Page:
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‘Demoralised’: Women hit back over emergency super guilt

·3-min read
‘Demoralised’: Women hit back over emergency super guilt. Source: Getty
‘Demoralised’: Women hit back over emergency super guilt. Source: Getty

Women are sick of feeling demoralised for draining lifetime superannuation savings due to COVID-19 financial hardship.

That’s the word from Christina Hobbs CEO of female focused fund, Verve Super. She says around 13 per cent of her members have accessed super early and it’s been a “lifeline” for many to pay bills, rent, purchase fresh food, prop up small businesses, and flee domestic violence.

"Many Australians who desperately need additional money to meet their basic needs during COVID-19 are frustrated with the messaging about how much money they would lose in retirement, they feel blamed and demoralised."

Data provided by industry super fund HESTA, which has 80 per cent female membership, shows that the median female balance of those who applied for the first wave of the Federal Government’s early release of superannuation scheme is now $16,126, a reduction of 32 per cent.

The vast majority of female HESTA members who claimed their super under the early access scheme applied for the full $10,000.

“We understand how challenging the economic impact of COVID-19 has been for many people,” says HESTA CEO Debby Blakey.

The average application across all funds is for $7,641, according to the Australian Prudential Regulation Authority (APRA).

In total about 2.8 million initial applications, and 800,000 repeat applications, have been made since on April 20.

"For many women it is a tough decision to access their superannuation now, knowing that they are borrowing the money from their future selves,” says Ms Hobbs.

Figures also show that men are making more early withdrawals of their super than women.

Initial data provided by the Australian Tax Office to the Senate Standing Committee on COVID-19 shows that more men are making withdrawals from their super compared to women, with 782,900 males and 588,800 females as of May 11.

One of the reasons given for there being more male than female withdrawals is to do with the smaller balances of women and the larger available balances of men.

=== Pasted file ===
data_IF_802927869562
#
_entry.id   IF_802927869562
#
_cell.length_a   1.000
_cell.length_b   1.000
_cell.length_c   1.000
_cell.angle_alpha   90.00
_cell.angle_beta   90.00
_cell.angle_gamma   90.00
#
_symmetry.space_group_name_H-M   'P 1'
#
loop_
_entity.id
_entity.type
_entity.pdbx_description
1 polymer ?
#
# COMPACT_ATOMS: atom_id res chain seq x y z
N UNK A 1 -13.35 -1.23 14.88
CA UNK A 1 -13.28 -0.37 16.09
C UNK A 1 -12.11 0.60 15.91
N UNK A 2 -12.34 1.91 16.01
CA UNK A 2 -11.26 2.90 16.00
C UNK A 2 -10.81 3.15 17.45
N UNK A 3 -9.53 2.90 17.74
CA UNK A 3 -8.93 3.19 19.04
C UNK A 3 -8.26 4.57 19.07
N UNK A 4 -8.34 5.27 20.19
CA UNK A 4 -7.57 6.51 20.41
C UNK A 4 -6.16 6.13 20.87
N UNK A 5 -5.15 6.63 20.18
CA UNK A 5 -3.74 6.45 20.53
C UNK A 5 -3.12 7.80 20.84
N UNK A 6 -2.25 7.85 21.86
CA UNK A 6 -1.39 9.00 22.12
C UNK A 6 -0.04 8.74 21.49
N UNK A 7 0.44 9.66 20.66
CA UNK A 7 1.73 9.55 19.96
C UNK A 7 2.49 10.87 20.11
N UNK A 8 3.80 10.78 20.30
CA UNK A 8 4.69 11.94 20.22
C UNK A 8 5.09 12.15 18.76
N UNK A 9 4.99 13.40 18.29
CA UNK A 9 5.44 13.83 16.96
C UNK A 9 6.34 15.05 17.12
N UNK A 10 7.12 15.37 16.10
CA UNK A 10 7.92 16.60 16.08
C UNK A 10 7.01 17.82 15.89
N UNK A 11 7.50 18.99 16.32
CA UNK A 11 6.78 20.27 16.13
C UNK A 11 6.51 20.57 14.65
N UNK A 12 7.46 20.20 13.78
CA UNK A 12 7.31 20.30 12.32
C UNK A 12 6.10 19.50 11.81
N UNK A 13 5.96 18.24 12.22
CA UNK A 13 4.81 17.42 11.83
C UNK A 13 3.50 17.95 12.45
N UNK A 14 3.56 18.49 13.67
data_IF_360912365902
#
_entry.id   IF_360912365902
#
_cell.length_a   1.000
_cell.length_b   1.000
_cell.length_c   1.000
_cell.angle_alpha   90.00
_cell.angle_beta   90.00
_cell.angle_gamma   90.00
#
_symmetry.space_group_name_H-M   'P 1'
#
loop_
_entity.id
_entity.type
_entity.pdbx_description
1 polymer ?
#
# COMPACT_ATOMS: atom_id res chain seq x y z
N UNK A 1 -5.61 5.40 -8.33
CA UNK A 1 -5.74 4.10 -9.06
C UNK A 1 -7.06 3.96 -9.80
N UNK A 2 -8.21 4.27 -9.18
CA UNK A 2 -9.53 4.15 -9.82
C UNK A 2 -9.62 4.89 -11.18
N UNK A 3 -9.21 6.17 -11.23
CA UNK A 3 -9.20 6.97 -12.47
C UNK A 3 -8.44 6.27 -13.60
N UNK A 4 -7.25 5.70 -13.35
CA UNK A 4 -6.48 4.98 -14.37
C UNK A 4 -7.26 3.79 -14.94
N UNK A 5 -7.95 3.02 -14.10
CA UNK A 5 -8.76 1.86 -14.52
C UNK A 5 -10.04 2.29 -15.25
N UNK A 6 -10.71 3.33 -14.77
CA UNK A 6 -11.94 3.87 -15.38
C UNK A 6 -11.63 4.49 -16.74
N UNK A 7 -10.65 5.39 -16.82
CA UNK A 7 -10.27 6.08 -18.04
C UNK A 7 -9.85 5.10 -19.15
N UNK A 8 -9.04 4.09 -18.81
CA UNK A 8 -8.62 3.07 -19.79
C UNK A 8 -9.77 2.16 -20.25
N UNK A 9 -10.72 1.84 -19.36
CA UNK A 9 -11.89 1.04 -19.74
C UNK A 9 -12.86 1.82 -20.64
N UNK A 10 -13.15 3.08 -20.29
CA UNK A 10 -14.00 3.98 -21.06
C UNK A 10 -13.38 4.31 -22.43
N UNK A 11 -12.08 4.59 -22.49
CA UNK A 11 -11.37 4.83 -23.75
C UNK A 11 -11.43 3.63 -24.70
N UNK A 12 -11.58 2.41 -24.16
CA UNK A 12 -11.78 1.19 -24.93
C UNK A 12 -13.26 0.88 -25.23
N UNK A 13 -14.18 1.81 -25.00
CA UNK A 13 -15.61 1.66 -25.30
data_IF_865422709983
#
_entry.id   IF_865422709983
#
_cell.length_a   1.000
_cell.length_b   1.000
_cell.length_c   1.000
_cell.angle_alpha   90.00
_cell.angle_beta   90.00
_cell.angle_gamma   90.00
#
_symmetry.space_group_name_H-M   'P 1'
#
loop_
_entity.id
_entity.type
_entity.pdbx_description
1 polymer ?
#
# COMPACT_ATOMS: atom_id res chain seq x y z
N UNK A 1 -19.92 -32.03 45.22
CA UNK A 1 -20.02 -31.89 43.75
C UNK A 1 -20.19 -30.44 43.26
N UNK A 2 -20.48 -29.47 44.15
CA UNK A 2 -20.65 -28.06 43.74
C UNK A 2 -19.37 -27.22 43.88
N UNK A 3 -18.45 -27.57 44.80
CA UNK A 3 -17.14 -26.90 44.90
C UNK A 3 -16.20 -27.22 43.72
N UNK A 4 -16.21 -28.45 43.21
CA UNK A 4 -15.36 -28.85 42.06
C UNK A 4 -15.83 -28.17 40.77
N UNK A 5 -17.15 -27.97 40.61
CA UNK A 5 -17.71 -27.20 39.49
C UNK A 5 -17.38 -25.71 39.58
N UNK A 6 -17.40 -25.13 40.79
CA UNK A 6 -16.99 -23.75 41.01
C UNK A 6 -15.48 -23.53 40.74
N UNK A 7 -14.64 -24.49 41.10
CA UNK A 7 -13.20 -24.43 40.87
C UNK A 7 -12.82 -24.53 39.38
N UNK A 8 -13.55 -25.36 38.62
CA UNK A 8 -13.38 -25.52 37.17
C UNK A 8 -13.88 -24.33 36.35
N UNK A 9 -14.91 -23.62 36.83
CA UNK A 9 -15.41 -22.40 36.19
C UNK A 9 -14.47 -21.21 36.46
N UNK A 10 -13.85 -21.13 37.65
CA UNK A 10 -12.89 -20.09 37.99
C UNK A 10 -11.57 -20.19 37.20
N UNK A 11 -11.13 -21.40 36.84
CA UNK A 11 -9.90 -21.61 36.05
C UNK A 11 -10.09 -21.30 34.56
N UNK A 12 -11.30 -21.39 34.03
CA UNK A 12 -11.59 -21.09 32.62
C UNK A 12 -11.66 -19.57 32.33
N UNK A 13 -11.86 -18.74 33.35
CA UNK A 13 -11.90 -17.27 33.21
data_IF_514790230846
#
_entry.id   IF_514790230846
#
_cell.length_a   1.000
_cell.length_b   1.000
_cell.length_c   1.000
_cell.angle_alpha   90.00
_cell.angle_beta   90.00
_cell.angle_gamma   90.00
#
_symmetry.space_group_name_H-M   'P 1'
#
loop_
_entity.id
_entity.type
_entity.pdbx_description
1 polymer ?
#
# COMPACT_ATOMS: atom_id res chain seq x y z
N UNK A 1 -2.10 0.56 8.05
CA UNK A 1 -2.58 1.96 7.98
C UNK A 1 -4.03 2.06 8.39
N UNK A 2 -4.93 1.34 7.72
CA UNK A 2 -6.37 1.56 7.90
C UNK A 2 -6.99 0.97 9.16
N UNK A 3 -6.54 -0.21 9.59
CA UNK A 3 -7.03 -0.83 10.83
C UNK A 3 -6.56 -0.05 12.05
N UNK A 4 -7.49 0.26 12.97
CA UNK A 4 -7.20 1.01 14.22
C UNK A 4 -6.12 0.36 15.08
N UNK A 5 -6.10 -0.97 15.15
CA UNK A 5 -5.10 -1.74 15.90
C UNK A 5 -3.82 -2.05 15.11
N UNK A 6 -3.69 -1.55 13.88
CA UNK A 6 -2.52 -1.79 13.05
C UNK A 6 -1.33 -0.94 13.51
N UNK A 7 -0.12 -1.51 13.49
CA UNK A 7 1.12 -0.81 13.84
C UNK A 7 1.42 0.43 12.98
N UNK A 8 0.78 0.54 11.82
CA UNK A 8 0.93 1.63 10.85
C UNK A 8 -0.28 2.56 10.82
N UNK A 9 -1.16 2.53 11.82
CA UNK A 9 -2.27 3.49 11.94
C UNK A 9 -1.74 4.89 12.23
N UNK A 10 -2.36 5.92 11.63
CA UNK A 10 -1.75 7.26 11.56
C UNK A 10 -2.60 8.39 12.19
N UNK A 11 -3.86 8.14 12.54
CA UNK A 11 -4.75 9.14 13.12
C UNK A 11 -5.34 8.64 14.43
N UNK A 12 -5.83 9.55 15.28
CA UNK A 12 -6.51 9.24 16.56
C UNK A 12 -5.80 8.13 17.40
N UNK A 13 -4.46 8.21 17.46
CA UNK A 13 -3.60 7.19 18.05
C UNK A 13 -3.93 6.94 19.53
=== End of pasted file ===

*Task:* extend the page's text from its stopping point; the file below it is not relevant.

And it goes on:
Based on the median account balance, the average women has $45,000 in her superannuation account which is 31 per cent less than the average man with about $65,000 according to the Australian Bureau of Statistics.

HESTA data also shows that women made up 79% of total applications for early access to their super, which is broadly in line with the fund’s membership gender split of 80% women to 20% men. The super fund has nearly one-million members.

Of those HESTA members who have applied for early release, younger women between the ages of 25 -39 made up around 40% of all applications, while women between the ages of 25 -39 made up about half of all female applicants.

“The strength of our super system has meant that we’ve been able to provide this vital support to our members in need and have paid out more than $923.6 million to approximately 116,054 HESTA members,” says Ms Blakey.

“When the second round of early release opened in July we found that initially about 11.3% of total applications were from members who had already accessed their super in the first round.

“We are very concerned that members accessing their super a second time may significantly deplete their accounts.

“Given the median account balance for members who withdrew funds in the first round is now around $16,000, many accessing a second time may be left with very little super,” says Ms Blakey.

Bianca Hartge-Hazelman is the author of the Financy Women’s Index and founder of women’s money website She is also a proud contributor and supporter of Yahoo Finance’s Women’s Money Movement.

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